New Zealand’s craft beer sector is having to operate in a difficult space at the moment — inflation is high and cost pressures are continuing to grow. With cost absorption no longer a financially sustainable option for most, it means breweries and bars are being forced to put beer prices up.

For the craft beer drinker, with the cost of living not getting any easier to cope with, that means having to make some tough decisions.

Sean Golding, owner of one of Wellington’s most popular beer bars, Goldings Free Dive and several other bars and restaurants in the capital, says he’s seen a change in habits from Wellingtonians in his venues. “The cost of living impact on bars is much softer and slower than on restaurants,” Golding says.

“For example, if you come to the pub, you know a pint’s about $13. You’ll do six or seven of those transactions, you might buy a round. That’s much easier for people’s psyche, instead of when they go to a restaurant … they know they’re going to be laying [out] over $100.”.

Golding says he’s seen a 20 to 30 percent decline in business to his restaurants, but sales at his bars have grown by that amount. Despite the increase in bar trade and revenue being up on pre-Covid levels, he says his business costs have gone up significantly – more than 40 percent.

Golding has recently closed one of his restaurants, Shepherd, which he co-owned with Wellington chef, Shepherd Elliot.

As for what bars need to do to counteract increasing costs, Golding says the only thing businesses can do to survive is increase what they charge. “If you can’t sell something for what it needs to be, then you probably shouldn’t be doing it,” he says. “So I’ll keep pushing the prices up to where they need to be and when that stops working, then the bar isn’t working. It’s as simple as that really.”

“I suspect there’s been a few people who have come in and seen $16 and $17 pints and thought, “what is this, 2030?”. But to be honest, we sat at $10 to $13 pints for so long in this country … and I suspect there’s enough people out there who will still appreciate an experience and will pay [for that].”

beer prices

Bars across Wellington have also been reducing the size of their pint glasses. In some countries ‘pint’ is a traditional measurement; a British pint is 568mls and an American pint is 473mls. But in New Zealand, ‘pint’ means ‘the largest glass size’ and ranges from about 400mls up to that 568ml UK measurement.

The switch to smaller glass sizes for some bars has not necessarily been cost-driven, though. Major glassware providers in Aotearoa have been unable to source the 425ml boston glasses common in Wellington bars and are instead offering a 410ml version of the same style, which look and feel the same. Jumping to the US pint 473ml size is also an option for businesses needing to replace their 425ml stock, but it is a costlier one.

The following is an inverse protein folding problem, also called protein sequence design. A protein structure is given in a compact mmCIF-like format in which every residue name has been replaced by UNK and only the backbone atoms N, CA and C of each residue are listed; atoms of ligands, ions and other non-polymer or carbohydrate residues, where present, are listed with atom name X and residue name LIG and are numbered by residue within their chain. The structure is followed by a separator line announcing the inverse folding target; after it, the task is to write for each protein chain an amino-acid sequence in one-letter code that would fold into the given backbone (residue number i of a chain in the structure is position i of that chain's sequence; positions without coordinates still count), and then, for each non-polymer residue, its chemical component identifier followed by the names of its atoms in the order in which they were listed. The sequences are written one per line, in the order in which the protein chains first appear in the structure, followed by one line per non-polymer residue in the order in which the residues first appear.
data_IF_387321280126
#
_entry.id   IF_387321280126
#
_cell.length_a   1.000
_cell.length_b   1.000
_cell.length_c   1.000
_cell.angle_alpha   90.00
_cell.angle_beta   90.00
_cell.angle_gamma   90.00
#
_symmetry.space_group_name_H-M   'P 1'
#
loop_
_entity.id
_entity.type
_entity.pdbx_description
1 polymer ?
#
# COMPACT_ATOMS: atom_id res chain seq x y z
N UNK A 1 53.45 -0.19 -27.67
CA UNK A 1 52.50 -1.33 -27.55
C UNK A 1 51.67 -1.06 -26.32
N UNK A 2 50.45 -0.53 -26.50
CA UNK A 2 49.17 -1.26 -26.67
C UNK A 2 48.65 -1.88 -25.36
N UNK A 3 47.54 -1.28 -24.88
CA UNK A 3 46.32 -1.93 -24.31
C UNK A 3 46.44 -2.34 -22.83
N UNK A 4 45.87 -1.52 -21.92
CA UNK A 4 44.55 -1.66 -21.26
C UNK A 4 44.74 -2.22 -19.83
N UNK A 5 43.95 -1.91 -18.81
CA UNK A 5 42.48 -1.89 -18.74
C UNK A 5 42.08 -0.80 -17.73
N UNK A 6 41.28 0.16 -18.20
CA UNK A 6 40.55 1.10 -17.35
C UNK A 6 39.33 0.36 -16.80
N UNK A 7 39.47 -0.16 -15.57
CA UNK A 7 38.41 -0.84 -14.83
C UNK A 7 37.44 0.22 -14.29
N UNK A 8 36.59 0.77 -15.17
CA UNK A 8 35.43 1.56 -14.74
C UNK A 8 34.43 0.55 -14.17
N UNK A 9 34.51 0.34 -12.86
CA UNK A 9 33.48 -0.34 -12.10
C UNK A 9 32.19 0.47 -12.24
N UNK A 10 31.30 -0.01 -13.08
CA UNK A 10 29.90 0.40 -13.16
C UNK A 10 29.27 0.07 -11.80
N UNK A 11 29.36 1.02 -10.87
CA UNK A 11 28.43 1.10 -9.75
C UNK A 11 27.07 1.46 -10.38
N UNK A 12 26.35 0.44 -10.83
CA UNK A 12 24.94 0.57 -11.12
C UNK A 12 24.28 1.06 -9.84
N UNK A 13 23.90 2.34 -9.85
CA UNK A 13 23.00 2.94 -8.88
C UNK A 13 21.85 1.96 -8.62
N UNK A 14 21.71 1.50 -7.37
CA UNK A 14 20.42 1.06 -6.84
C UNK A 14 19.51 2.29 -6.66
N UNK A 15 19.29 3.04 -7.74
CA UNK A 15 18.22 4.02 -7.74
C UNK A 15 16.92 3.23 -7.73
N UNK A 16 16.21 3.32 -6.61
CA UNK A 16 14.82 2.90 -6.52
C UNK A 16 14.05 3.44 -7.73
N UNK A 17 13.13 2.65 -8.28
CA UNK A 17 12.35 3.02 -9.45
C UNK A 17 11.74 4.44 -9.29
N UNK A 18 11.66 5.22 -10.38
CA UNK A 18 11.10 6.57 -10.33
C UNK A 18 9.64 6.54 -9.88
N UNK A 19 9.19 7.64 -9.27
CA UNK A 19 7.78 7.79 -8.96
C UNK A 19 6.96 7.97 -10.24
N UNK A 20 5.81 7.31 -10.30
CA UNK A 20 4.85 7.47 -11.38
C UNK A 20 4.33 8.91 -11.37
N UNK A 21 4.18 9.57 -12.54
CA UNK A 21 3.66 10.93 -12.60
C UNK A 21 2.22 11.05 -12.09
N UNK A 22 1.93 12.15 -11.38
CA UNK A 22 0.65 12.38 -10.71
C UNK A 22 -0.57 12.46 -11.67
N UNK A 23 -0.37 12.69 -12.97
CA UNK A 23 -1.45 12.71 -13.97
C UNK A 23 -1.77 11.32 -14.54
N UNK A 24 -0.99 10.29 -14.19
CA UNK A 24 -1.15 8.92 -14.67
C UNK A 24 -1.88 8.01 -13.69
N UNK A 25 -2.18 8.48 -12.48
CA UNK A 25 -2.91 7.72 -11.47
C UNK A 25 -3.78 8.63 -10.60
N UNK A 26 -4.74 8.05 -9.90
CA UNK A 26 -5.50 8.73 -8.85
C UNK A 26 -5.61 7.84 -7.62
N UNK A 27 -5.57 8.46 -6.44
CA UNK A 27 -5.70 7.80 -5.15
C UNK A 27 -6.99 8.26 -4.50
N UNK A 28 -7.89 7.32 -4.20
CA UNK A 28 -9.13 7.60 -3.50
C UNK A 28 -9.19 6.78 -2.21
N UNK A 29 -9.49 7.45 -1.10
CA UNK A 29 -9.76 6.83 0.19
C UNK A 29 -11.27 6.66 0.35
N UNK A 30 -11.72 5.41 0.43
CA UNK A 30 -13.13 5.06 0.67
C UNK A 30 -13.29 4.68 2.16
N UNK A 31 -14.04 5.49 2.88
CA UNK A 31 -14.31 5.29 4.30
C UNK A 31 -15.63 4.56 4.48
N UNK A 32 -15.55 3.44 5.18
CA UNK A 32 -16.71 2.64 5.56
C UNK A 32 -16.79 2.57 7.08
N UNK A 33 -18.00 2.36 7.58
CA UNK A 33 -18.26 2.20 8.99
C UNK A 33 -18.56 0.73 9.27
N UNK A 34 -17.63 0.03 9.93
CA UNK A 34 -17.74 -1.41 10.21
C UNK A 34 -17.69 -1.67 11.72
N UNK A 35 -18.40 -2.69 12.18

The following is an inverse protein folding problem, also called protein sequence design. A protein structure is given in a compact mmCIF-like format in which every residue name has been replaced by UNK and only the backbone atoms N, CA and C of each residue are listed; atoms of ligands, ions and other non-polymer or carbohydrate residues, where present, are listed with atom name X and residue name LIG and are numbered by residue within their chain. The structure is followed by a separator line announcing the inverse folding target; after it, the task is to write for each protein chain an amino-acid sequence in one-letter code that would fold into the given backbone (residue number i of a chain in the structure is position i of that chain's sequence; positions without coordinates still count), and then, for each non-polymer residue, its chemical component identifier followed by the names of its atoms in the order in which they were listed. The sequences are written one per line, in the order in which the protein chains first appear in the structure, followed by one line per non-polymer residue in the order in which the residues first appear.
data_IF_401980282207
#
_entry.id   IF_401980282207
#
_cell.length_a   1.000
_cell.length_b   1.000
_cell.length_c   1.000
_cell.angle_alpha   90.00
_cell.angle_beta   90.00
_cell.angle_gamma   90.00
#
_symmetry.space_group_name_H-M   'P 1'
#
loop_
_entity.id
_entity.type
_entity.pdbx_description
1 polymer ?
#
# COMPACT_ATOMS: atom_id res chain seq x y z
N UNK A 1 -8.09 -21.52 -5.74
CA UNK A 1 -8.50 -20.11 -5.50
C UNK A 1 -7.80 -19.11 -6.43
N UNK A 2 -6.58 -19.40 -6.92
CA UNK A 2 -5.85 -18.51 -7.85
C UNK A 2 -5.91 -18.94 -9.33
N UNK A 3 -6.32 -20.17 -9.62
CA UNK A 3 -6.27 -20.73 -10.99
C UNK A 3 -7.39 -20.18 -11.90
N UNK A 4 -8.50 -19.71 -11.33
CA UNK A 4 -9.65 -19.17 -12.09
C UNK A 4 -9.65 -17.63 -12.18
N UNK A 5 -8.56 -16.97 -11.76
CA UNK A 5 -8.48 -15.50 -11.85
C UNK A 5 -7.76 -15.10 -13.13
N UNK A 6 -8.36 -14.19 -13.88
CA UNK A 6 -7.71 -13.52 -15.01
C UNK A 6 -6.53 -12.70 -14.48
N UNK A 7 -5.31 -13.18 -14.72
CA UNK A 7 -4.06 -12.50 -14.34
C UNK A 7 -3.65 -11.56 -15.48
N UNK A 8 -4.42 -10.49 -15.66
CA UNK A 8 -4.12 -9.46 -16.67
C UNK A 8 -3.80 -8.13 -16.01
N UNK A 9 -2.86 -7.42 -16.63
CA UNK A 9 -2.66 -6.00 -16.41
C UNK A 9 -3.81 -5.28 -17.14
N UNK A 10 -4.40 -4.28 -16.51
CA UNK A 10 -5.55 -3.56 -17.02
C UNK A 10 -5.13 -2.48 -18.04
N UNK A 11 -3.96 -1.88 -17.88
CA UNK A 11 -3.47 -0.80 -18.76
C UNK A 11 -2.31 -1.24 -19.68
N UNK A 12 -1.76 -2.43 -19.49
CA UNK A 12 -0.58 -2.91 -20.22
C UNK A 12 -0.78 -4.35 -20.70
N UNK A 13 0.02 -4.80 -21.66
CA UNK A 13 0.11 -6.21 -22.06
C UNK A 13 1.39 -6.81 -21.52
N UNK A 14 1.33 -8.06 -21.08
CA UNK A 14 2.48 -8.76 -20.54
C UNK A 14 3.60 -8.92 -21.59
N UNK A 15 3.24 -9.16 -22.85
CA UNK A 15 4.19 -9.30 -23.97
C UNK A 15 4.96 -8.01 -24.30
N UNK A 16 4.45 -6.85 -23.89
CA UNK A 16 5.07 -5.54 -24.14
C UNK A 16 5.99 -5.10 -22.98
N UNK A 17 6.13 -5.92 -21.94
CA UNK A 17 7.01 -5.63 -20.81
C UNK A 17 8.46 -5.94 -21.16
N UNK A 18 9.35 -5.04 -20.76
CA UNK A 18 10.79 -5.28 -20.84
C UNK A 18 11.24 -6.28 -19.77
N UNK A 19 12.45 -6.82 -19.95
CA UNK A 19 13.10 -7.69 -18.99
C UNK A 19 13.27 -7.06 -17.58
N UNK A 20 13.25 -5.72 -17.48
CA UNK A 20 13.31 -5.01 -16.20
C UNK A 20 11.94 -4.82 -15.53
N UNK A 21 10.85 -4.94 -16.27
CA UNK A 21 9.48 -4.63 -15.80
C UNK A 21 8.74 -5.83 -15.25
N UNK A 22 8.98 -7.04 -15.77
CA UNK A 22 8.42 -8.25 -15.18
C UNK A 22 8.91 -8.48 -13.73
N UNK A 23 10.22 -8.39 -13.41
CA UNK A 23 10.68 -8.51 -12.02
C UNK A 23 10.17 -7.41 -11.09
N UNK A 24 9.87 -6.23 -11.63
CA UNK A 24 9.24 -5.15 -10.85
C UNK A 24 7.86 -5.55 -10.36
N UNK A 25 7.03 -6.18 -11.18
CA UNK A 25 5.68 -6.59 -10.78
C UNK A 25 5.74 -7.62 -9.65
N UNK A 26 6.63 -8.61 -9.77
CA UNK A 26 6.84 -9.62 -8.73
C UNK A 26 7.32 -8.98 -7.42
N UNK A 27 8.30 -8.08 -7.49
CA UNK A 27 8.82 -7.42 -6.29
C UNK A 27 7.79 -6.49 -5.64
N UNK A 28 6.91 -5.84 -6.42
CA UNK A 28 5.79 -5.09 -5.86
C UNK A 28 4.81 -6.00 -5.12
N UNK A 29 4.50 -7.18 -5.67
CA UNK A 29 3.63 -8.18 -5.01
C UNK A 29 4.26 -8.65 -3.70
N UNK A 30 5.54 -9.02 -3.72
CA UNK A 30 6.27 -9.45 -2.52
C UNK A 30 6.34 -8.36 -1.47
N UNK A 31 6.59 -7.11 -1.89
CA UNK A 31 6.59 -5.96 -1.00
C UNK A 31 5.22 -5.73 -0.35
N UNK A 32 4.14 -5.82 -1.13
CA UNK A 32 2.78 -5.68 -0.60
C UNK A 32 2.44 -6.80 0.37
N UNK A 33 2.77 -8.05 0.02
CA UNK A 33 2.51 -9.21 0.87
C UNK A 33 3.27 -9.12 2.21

Sprig & Fern Berhampore – like all the Sprig & Fern taverns across the motu – serve their beer in British pints. But they also offer customers the option of a ‘city pint’, which is a typical Wellington 425ml size.

The bar’s owner and operator, John Sommerfield, says the option is not primarily about offering a more cost-effective option. “Adding the city pint to our menu was a bit of a cheeky way to show customers the value they’re getting in what we call a ‘proper pint’.

“We had a few people comparing our prices to other pubs in the city, thinking ours were a dollar or so more expensive – once we could show them what the cost was for an equivalent size, they realised they were getting pretty good value here!”

Sommerfield says the rising cost in living hasn’t had much of an impact on the number of customers at his Berhampore tavern, nor on how much they’re spending. But he says Sprig & Fern’s Master Brewer, Tracy Banner, has seen a global trend towards lower ABV beers, which he expects will follow here – and help curb costs.

But further south, the general manager of Pomeroy’s Old Brewery Inn in Christchurch, Ava Nakagawa, says she has noticed a change in the spending habits of her customers. “We have noticed things like our lower cost items being our bigger sellers,” she says. “People will come for a pint and wings now rather than a pint and a steak – still [coming for] the pub experience, but lowering their spend.”

Nakagawa, who also owns Beer Baroness brewery, says that was the main reason Pomeroy’s decided to move from the British pint to the US pint as their standard serving size. “The average keg price is so much higher than what it was, and we couldn’t in good conscience expect someone to pay $18 for a pint. We felt by introducing a lower cost option, it meant people had a choice and a good amount of change from $20.”

But she says the decision to switch their primary serving size was not an easy one. “So many people are nostalgic for the English pint but we decided that we had to slow rising costs down and find a better way.”

While Nakagawa says the shift to smaller servings will mean punters will continue to get reasonable change from a $20 note for longer, back in Wellington, Sean Golding doesn’t think the days of the $20 pint are actually that far away. “I think the $20 pint will be here next year. Maybe I’ll do it first, just to get it out of the way!”